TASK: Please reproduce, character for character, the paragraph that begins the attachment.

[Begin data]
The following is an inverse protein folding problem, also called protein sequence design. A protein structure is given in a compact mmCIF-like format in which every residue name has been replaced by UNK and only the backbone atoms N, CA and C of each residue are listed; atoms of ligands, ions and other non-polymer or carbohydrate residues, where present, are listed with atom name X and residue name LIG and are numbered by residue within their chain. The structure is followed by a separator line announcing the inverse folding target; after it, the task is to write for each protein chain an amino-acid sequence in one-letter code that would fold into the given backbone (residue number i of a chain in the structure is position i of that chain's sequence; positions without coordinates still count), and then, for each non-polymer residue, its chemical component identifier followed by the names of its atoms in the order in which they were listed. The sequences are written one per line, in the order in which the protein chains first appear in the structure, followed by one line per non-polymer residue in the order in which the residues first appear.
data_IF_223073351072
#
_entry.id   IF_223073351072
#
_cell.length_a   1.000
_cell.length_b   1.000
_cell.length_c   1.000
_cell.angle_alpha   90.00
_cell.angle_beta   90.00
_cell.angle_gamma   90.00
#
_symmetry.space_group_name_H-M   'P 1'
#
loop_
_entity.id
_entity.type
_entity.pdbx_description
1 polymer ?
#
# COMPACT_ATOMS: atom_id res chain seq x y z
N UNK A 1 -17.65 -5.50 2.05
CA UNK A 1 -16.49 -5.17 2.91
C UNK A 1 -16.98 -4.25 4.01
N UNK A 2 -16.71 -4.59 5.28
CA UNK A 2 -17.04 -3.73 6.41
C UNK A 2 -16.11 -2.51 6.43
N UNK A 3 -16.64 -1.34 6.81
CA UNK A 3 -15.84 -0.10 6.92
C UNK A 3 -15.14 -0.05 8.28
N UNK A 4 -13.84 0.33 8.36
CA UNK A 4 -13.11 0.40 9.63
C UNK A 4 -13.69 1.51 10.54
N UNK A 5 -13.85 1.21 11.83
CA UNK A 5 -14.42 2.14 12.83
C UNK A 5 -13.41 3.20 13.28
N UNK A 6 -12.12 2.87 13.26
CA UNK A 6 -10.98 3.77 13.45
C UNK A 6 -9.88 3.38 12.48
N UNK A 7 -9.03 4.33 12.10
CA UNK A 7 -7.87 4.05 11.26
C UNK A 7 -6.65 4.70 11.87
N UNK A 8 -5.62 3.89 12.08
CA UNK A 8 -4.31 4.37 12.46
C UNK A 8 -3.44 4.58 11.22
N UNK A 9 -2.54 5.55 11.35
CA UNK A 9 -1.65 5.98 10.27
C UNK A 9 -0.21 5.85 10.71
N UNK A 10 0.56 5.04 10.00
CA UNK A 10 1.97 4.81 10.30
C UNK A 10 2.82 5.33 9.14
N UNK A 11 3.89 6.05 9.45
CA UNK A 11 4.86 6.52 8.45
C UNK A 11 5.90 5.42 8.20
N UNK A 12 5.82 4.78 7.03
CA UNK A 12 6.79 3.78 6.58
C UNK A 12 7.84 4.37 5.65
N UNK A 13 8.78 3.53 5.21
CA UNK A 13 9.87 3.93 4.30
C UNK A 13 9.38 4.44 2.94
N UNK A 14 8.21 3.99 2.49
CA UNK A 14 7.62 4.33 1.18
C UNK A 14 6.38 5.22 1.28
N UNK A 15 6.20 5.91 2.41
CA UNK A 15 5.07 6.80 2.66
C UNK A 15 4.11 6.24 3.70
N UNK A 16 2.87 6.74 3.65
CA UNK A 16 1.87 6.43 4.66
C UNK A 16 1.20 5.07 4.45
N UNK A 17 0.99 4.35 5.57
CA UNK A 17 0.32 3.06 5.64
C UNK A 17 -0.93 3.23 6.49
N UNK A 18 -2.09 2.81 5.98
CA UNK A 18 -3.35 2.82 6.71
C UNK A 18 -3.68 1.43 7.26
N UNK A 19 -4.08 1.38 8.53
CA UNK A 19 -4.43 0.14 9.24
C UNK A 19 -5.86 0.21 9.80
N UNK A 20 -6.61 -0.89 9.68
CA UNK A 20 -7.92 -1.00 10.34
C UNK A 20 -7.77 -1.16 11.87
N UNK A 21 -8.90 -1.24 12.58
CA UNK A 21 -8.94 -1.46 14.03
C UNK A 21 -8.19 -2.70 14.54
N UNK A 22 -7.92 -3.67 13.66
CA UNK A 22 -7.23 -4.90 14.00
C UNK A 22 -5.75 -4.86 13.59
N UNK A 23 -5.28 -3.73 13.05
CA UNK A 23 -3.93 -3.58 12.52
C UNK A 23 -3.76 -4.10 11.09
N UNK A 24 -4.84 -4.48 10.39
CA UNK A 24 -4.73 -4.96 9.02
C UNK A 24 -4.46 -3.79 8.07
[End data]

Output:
The following is an inverse protein folding problem, also called protein sequence design. A protein structure is given in a compact mmCIF-like format in which every residue name has been replaced by UNK and only the backbone atoms N, CA and C of each residue are listed; atoms of ligands, ions and other non-polymer or carbohydrate residues, where present, are listed with atom name X and residue name LIG and are numbered by residue within their chain. The structure is followed by a separator line announcing the inverse folding target; after it, the task is to write for each protein chain an amino-acid sequence in one-letter code that would fold into the given backbone (residue number i of a chain in the structure is position i of that chain's sequence; positions without coordinates still count), and then, for each non-polymer residue, its chemical component identifier followed by the names of its atoms in the order in which they were listed. The sequences are written one per line, in the order in which the protein chains first appear in the structure, followed by one line per non-polymer residue in the order in which the residues first appear.